great car journies


I was reading one of the travel supplements over the week-end (pretty sure it was in the Independent) about some of the world’s best car journies. I have to admit that I haven’t driven through Asia, the sub-continent, the bulk of Africa, Australia, Russia and Eastern Europe. Oh and South America. So many of the recommendations were a little beyond my personal experience. But I am pleased to say that we had driven a number of the routes and just loved each one of them. I could scratch them from my personal list of things to do before I die but would actually prefer to do them again if chance allowed.

Here are my top five drives:

1.  San Francisco, across the Golden Gate bridge, through the Napa wine country, the old gold mining cities, down through Yosemite and the sequoia forests, across the Mohave desert and down to Palm Springs, up to LA then north along the Pacific highway all the way back up to SF. We did it in 5 glorious days and it was indescribably beautiful. Best car: a lot of driving so something big and comfortable but with a soft top (compulsory) for the Ocean-side drive. One of the Audis would be cool.

2.  Also in N America; Seattle up to Mt Ranier and along the NE Pacific coast to stunning Vancouver, taking in the islands and orcas en route. Sensational views. Best car: something fun but offering decent cover from the elements – maybe a Japanese cross-over  SUV – the Qashqai feels about right. 

3.  The Corniche – riviera coast from Toulon, past St Tropez, Cannes, Nice and on to Monte Carlo. There are 3 main road routes low, medium and high and if you can avoid the lorries and the tourists, it’s sublime. I did it with my family when I was a kid – our first visit abroad. You could say it was a little different from the Fylde coastline. You’d need a proper car for this journey; an old Aston might be rather nice (as if!) or a Jag; something David Niven might have chosen.

4.  The south west coast of Ireland – the Kerry ring, Dingle Bay – dozens of great memories and the best bars in all the world. Something rugged for the drive, maybe a Land Rover or a Discovery, and a local chauffeur would be handy.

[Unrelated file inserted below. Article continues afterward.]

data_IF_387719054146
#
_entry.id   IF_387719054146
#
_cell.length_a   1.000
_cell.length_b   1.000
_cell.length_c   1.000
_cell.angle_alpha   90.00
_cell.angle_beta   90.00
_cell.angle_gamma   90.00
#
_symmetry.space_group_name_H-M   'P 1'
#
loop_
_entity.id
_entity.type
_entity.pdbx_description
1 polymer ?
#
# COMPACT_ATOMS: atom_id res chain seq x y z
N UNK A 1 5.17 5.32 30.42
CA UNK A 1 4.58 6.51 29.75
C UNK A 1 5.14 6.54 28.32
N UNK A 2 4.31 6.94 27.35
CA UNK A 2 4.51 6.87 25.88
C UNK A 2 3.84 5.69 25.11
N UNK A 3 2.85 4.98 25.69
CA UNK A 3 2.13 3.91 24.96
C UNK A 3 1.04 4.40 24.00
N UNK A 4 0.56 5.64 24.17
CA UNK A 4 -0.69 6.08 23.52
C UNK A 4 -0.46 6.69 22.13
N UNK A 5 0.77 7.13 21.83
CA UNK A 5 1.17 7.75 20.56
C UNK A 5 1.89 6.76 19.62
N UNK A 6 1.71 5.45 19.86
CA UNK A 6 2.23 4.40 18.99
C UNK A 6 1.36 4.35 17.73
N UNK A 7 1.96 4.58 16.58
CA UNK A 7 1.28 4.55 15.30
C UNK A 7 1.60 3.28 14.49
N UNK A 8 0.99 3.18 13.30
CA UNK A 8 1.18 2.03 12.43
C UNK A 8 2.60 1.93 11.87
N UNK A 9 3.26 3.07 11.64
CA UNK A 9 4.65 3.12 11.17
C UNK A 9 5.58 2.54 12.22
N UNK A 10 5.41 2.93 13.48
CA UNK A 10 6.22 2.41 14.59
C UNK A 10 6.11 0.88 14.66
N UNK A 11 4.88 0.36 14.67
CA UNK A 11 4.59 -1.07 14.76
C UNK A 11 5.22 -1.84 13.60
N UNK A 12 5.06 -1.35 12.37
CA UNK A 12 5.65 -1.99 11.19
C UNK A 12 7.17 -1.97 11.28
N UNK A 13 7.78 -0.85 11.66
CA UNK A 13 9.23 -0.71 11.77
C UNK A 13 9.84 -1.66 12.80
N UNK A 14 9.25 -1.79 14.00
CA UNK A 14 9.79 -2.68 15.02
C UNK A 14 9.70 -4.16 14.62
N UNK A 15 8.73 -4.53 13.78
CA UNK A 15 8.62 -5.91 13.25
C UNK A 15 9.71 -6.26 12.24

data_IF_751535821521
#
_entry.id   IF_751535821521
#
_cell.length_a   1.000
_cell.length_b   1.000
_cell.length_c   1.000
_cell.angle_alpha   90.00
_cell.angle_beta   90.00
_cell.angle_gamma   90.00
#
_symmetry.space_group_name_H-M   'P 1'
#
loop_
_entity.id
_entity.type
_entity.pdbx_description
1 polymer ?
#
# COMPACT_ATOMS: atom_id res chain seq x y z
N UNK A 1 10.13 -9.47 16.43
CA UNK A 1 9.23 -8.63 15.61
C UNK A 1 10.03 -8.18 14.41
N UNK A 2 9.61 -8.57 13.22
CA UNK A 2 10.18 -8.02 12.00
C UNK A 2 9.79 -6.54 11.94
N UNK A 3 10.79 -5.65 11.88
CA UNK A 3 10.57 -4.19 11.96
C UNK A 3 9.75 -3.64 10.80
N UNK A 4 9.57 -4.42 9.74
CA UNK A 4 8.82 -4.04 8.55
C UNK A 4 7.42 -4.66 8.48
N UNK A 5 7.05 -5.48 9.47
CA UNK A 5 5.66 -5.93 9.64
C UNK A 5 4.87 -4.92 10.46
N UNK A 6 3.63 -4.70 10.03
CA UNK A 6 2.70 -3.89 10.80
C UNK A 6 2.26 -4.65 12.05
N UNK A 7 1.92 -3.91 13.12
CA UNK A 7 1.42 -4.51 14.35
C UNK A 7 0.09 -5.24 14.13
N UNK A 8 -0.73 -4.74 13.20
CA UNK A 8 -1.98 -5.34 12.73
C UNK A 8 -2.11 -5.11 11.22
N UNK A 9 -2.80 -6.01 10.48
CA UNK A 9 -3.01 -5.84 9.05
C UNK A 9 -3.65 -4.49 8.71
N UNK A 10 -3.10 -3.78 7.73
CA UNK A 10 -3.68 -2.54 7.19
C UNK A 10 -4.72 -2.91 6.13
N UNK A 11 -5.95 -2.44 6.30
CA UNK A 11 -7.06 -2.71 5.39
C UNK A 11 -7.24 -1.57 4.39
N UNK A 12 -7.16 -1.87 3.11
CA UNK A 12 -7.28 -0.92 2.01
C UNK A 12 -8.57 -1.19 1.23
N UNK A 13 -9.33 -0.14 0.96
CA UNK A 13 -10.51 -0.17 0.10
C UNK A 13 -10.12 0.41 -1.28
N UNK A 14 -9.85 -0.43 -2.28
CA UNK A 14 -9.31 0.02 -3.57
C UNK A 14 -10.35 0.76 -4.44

5. The west coast of Scotland from Glasgow, up through Loch Lomond, Glencoe, Lochs Leven and Linnhe, Fort William, past Ben Nevis and on to Mallaig to catch the ferry to Skye. We did it with friends whilst at university – the highlight of a very wet week under canvas. A great but comfortable 4×4 for this journey (unlike the shaky but much-loved old Ford Anglia we did it in) – choose from the Volvo, BMW or VWs perhaps. How time’s change.

I could have done more; the route around Lake Como is hard to beat (in an Alfa surely) and there was a fantastic trip around the vineyards and coastline of South Africa which was great fun. Because of the wine it’d be nice to drive something quirky, chic and very French in this case. Or maybe a funky little 4×4 like the Kuga or Rav4. 

Hey if you’ve done a car journey that was equally enjoyable please let me know. Car suggestions would be equally welcome!

pp

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10 thoughts on “great car journies

  1. Pingback: great car journies

  2. Head over to Salerno and then drive along the Amalfi coast….

    Another good one for you is going over the top at the S Bernard or Gotthard rather than through those dark tunnels under the Alps.

    The Pass of the Cattle towards Applecross, and then the road north of Applecross with the views to Skye and Lewis?

    And the road to the Stadio Olimpico on May 27th….

  3. Hi PP

    Being a simple, and even less well travelled soul than you, I have to recommend one of the best drives in the country to you.

    Starting out at Ashburton on the edge of Dartmoor, take the road out through Holne, Poundsgate, Dart Meet, Two Bridges, Princetown and into Tavistock.

    It is truly breath taking at times, with a real mix of everything that makes Dartmoor such a spectacular place to be. The rolling hills of the South Hams to the barron, arrid Tors of Princetown and the prison.

    Also, some great alehouses on route for that all important pint!

    Cheers

    Noaxe

  4. Hi John and noaxe

    many thanks for the suggestions – less obvious than mine and a lot better for it. excellent ideas which i might just try. best cars for the journies?

    pp

    ps can’t wait for the 27th J!

  5. Pingback: The Top Ten Cars for Students | Gasoline

  6. Memorable journeys – for one reason or another!

    1. Some of us are old enough to remember when every car journey was an adventure, with at best a 50:50 chance of avoiding the AA/RAC callout (remember when the RAC guys would stand to attention and salute when a member car drove by? How weird/cool does that seem now?). Sometime around 1964 we are driving from Ayr on the W coast of Scotland back home to Glasgow – a trip of I guess 35 miles or so – so huge adventure calling for packed meals, thermos of tea, spare tyre, spark plugs, filters and so on. Anyway, this being Scotland in July, on our way back at night it is just chucking it down as we cross the godforsaken Fenwick Moor when the windscreen wipers give up the ghost. Short story – after 20 minutes work by Dad in the driving rain, we have me, at 10, in the passenger seat with wires and rain coming in through the quarterlights (why don’t cars have quarterlights anymore?) working the wipers on our not-so-trusty Austin A30. Try it; it’s bloody tiring! If I had to repeat it would be in anything by Toyota or Honda, something with GREAT wiper reliability!